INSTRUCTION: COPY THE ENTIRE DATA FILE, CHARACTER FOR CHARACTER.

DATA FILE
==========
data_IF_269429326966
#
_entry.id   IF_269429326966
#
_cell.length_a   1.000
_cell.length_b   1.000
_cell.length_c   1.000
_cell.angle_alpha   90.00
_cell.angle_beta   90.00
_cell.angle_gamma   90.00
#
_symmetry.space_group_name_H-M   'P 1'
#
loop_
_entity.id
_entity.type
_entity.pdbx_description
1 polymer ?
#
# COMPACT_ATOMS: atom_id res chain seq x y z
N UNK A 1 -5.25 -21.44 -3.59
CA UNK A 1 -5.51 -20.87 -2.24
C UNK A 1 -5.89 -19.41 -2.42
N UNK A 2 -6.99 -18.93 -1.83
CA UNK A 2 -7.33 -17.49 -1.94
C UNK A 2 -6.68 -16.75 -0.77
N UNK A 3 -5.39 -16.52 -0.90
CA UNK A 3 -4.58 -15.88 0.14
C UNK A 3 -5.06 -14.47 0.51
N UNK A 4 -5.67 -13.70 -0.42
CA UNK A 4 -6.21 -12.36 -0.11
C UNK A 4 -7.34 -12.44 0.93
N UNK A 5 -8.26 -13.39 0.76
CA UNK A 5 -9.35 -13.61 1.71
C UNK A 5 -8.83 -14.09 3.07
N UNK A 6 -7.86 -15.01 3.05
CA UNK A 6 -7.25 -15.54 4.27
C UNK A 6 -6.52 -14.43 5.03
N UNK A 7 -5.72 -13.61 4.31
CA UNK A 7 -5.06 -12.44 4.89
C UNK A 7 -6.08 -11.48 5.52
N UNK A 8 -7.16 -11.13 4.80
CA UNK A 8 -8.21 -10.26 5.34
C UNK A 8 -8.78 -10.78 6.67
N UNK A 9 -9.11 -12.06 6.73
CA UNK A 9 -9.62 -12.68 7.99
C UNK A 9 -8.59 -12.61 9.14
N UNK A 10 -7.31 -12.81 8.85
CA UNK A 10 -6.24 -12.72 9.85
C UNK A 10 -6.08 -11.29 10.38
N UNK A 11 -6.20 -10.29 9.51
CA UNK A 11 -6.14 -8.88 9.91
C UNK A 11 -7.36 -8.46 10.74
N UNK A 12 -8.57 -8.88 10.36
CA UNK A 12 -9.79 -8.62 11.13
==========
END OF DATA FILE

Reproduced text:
data_IF_269429326966
#
_entry.id   IF_269429326966
#
_cell.length_a   1.000
_cell.length_b   1.000
_cell.length_c   1.000
_cell.angle_alpha   90.00
_cell.angle_beta   90.00
_cell.angle_gamma   90.00
#
_symmetry.space_group_name_H-M   'P 1'
#
loop_
_entity.id
_entity.type
_entity.pdbx_description
1 polymer ?
#
# COMPACT_ATOMS: atom_id res chain seq x y z
N UNK A 1 -5.25 -21.44 -3.59
CA UNK A 1 -5.51 -20.87 -2.24
C UNK A 1 -5.89 -19.41 -2.42
N UNK A 2 -6.99 -18.93 -1.83
CA UNK A 2 -7.33 -17.49 -1.94
C UNK A 2 -6.68 -16.75 -0.77
N UNK A 3 -5.39 -16.52 -0.90
CA UNK A 3 -4.58 -15.88 0.14
C UNK A 3 -5.06 -14.47 0.51
N UNK A 4 -5.67 -13.70 -0.42
CA UNK A 4 -6.21 -12.36 -0.11
C UNK A 4 -7.34 -12.44 0.93
N UNK A 5 -8.26 -13.39 0.76
CA UNK A 5 -9.35 -13.61 1.71
C UNK A 5 -8.83 -14.09 3.07
N UNK A 6 -7.86 -15.01 3.05
CA UNK A 6 -7.25 -15.54 4.27
C UNK A 6 -6.52 -14.43 5.03
N UNK A 7 -5.72 -13.61 4.31
CA UNK A 7 -5.06 -12.44 4.89
C UNK A 7 -6.08 -11.48 5.52
N UNK A 8 -7.16 -11.13 4.80
CA UNK A 8 -8.21 -10.26 5.34
C UNK A 8 -8.78 -10.78 6.67
N UNK A 9 -9.11 -12.06 6.73
CA UNK A 9 -9.62 -12.68 7.99
C UNK A 9 -8.59 -12.61 9.14
N UNK A 10 -7.31 -12.81 8.85
CA UNK A 10 -6.24 -12.72 9.85
C UNK A 10 -6.08 -11.29 10.38
N UNK A 11 -6.20 -10.29 9.51
CA UNK A 11 -6.14 -8.88 9.91
C UNK A 11 -7.36 -8.46 10.74
N UNK A 12 -8.57 -8.88 10.36
CA UNK A 12 -9.79 -8.62 11.13